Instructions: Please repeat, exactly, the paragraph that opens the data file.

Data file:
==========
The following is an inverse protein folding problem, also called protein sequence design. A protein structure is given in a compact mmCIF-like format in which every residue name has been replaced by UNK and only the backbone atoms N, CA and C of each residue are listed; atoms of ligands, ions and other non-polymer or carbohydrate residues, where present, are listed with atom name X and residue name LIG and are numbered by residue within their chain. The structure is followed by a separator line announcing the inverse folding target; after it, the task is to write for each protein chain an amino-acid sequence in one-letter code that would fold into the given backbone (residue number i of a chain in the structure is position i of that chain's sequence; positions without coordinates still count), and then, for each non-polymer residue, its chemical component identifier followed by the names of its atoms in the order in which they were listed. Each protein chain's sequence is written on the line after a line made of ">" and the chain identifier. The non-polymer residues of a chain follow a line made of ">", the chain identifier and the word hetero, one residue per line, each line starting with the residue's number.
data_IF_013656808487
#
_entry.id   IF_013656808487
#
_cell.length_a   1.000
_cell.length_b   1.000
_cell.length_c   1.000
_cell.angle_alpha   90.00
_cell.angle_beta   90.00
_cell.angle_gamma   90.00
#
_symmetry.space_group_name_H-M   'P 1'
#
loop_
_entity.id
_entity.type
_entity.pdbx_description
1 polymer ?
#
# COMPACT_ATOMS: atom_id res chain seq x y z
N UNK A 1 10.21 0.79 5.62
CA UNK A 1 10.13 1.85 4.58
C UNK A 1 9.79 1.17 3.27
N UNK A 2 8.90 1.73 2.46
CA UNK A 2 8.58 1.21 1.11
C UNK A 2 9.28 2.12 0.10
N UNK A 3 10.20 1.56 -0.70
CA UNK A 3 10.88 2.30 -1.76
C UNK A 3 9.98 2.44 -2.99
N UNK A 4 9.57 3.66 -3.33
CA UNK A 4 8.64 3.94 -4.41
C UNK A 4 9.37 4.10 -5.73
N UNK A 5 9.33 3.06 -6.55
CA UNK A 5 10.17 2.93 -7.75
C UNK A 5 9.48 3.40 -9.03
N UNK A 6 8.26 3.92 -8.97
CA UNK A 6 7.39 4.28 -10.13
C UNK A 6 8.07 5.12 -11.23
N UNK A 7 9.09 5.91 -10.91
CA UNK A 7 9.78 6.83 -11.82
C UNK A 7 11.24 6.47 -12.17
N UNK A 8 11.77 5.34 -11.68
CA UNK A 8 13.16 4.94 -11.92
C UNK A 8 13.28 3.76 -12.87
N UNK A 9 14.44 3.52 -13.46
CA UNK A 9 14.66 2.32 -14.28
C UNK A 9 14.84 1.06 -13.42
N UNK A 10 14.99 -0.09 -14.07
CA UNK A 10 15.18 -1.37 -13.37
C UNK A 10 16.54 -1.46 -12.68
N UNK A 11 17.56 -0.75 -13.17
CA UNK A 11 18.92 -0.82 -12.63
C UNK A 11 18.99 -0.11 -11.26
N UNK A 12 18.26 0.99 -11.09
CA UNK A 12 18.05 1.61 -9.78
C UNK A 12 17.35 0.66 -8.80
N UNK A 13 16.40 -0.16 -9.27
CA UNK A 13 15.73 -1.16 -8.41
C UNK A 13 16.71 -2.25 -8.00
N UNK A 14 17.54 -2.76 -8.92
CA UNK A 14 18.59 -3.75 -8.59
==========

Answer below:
The following is an inverse protein folding problem, also called protein sequence design. A protein structure is given in a compact mmCIF-like format in which every residue name has been replaced by UNK and only the backbone atoms N, CA and C of each residue are listed; atoms of ligands, ions and other non-polymer or carbohydrate residues, where present, are listed with atom name X and residue name LIG and are numbered by residue within their chain. The structure is followed by a separator line announcing the inverse folding target; after it, the task is to write for each protein chain an amino-acid sequence in one-letter code that would fold into the given backbone (residue number i of a chain in the structure is position i of that chain's sequence; positions without coordinates still count), and then, for each non-polymer residue, its chemical component identifier followed by the names of its atoms in the order in which they were listed. Each protein chain's sequence is written on the line after a line made of ">" and the chain identifier. The non-polymer residues of a chain follow a line made of ">", the chain identifier and the word hetero, one residue per line, each line starting with the residue's number.